If he made it, and all the caveats of having to play the game for years and staying healthy apply, he'd likely be an interior linemen on either side of the ball where strength and short burst speed are very important. Definitely not rushing the passer and we'd have to see his footwork to understand whether he'd be capable in protecting the passer.
              I think he would more likely be a defensive end since of all the positions on the field, defensive ends have the shallowest learning curve. It takes years of experience to develop into an NFL offensive lineman. Remember, Margus Hunt (6'8", 295 lbs.) an Estonian-born discus thrower with no football experience prior SMU dropping its men's track and field program, was drafted in the 2nd round largely on his combine performance and lasted 9 years in the NFL as a defensive end.

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              • Originally posted by 18.99s View Post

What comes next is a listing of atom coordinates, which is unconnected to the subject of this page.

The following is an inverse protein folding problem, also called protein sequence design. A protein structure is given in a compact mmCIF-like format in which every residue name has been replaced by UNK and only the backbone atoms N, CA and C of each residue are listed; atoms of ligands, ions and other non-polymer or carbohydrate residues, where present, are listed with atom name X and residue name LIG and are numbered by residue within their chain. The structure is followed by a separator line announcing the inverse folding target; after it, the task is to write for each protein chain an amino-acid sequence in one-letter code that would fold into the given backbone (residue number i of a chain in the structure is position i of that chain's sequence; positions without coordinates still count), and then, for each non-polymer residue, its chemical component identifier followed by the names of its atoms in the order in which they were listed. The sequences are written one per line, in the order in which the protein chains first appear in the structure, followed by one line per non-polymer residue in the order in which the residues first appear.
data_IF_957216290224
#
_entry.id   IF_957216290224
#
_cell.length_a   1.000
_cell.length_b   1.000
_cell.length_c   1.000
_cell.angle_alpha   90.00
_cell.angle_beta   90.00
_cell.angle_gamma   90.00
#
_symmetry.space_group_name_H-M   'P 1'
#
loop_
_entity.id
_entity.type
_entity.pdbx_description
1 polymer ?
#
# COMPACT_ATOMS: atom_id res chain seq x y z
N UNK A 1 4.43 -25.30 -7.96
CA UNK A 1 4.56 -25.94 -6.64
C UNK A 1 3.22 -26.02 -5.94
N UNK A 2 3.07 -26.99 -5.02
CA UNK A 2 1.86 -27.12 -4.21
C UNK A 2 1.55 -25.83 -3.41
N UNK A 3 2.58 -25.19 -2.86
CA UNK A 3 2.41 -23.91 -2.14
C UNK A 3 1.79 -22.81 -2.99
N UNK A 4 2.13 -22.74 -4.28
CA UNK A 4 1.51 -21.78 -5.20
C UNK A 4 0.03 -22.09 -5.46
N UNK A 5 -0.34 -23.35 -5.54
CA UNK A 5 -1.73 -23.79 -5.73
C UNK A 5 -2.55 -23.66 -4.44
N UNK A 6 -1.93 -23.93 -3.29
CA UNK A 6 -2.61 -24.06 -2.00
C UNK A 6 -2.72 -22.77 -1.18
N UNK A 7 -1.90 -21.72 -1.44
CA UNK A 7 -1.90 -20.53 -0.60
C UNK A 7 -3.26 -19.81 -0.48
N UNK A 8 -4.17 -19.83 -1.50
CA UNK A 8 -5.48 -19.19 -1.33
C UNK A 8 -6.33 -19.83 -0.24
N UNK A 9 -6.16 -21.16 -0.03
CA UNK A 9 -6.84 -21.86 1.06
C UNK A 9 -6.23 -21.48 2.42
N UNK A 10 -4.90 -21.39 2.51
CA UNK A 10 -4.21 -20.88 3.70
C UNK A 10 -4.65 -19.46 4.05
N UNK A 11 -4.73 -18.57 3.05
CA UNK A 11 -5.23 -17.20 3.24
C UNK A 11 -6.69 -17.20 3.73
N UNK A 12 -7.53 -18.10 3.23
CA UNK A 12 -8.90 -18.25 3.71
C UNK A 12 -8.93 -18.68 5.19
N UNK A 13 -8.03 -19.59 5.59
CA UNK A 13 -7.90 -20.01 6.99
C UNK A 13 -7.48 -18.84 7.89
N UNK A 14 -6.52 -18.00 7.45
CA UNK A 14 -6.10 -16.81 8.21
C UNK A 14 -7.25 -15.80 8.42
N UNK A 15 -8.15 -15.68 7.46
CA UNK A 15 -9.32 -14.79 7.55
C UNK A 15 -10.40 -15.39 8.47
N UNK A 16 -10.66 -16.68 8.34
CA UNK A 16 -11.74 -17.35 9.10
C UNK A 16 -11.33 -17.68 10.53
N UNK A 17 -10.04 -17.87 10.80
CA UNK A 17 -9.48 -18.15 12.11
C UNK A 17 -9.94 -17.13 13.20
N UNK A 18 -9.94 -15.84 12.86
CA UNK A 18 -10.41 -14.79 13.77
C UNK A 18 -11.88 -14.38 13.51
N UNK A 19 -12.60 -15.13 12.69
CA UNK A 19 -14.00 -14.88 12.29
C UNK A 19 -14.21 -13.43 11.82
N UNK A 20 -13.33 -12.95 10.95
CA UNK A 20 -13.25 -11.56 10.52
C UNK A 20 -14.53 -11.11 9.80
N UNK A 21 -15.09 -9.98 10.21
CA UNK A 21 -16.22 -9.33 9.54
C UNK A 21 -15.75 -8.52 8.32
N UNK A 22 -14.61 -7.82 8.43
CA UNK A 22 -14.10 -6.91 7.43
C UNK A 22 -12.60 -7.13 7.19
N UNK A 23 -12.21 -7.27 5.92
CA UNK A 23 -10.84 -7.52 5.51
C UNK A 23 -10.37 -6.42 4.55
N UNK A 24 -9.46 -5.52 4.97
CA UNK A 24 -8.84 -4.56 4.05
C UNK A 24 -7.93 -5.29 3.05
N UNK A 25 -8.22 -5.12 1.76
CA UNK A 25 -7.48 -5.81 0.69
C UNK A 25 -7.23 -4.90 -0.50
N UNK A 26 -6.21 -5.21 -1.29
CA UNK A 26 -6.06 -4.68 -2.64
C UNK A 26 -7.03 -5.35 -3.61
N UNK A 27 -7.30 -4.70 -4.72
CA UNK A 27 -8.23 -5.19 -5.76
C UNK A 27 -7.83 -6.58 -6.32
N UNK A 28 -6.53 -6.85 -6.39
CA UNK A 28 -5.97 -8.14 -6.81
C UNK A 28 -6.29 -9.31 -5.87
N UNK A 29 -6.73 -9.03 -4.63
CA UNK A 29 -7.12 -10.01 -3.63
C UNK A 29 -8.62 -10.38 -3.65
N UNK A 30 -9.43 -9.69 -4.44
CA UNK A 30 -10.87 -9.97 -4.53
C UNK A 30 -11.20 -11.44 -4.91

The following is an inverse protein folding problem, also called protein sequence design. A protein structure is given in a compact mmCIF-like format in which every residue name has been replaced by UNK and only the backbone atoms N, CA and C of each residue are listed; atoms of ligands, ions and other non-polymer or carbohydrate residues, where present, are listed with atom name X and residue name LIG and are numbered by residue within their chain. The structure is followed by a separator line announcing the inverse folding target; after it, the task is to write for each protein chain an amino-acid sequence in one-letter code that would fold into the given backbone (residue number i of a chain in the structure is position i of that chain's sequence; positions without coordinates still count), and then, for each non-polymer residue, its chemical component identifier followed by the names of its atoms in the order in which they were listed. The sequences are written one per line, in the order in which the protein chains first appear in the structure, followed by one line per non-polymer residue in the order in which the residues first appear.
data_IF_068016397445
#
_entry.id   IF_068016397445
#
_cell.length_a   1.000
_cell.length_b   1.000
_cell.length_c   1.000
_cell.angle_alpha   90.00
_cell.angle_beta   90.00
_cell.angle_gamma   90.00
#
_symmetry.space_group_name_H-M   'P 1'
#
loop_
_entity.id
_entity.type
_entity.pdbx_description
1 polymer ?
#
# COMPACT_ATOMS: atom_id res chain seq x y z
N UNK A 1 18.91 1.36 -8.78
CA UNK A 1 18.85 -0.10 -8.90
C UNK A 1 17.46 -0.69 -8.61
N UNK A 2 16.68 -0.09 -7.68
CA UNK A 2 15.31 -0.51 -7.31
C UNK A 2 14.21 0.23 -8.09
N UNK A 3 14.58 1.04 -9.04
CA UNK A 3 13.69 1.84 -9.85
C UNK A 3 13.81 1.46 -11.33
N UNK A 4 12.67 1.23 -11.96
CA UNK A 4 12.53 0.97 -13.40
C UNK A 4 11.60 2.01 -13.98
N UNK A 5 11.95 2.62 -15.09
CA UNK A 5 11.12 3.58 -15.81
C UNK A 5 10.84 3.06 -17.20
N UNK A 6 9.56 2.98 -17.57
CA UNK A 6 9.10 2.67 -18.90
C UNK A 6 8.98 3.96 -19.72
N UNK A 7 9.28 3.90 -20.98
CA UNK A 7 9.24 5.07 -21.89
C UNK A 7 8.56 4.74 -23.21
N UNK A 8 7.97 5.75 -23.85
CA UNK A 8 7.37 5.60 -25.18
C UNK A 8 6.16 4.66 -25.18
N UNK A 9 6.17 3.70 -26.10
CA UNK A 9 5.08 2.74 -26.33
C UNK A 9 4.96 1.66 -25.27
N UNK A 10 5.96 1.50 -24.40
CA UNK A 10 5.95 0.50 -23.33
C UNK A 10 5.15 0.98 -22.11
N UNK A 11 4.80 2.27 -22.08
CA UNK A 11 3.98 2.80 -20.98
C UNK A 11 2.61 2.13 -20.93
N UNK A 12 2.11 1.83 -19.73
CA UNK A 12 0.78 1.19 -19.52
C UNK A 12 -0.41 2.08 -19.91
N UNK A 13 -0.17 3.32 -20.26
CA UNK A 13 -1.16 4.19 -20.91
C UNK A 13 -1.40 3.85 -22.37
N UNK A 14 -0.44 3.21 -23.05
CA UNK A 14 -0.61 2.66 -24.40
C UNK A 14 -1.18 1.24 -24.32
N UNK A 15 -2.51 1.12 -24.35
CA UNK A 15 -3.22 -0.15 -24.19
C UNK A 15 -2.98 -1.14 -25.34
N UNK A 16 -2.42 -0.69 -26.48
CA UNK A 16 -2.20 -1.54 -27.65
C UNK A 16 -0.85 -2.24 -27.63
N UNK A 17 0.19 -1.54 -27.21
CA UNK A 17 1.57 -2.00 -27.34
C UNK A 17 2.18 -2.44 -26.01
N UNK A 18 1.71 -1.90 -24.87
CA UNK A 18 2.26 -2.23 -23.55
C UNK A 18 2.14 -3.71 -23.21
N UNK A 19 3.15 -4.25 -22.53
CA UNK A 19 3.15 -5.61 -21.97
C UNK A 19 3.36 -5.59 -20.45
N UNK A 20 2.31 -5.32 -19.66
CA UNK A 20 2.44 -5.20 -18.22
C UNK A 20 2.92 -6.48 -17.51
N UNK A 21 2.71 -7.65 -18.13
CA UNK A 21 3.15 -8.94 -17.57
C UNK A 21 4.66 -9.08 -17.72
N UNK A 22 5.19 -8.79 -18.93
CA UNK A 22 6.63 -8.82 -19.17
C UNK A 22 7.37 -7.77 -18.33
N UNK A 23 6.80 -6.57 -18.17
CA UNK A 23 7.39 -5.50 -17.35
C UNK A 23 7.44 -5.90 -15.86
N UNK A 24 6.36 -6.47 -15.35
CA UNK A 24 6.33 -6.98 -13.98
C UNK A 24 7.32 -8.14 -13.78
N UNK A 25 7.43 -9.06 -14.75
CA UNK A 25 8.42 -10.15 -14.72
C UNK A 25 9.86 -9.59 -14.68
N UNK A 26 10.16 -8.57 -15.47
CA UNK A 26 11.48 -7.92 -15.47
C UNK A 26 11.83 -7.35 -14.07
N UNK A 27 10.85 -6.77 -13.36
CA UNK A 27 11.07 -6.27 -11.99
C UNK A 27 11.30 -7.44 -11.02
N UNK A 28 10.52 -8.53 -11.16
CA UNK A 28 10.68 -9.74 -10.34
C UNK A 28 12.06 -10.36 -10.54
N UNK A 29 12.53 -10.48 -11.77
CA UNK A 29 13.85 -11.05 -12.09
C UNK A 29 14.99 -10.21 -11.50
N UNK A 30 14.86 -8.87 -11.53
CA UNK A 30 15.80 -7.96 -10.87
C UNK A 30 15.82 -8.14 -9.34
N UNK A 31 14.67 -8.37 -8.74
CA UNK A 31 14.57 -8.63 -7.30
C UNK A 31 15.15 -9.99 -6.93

Yes, he has the physical athletic ability to be in the NFL, but the NFL requires other aspects like having good field vision and knowing how to react in various formations etc. That's why some guys who got great marks in the NFL combine (bench press, 40 yard, etc.) didn't make the roster after they were observed in training camp, and some others whose physical talents were unimpressive* became Hall of Famers.


                *relative to NFL draftees, not compared to the general population
                Additionally, in football you have to like to hit & be hit, by guys as big or bigger than you. Outside of the chest bump getting hit is not much much of a feature in the shot ring.

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                • Originally posted by bad hammy View Post

                  Additionally, in football you have to like to hit & be hit, by guys as big or bigger than you. Outside of the chest bump getting hit is not much much of a feature in the shot ring.
                  I've known players who like to hit but I've never met a football player who likes to get hit. Getting hit is an occupational hazard that players learn to accept but they don't like it.

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                  • Originally posted by jazzcyclist View Post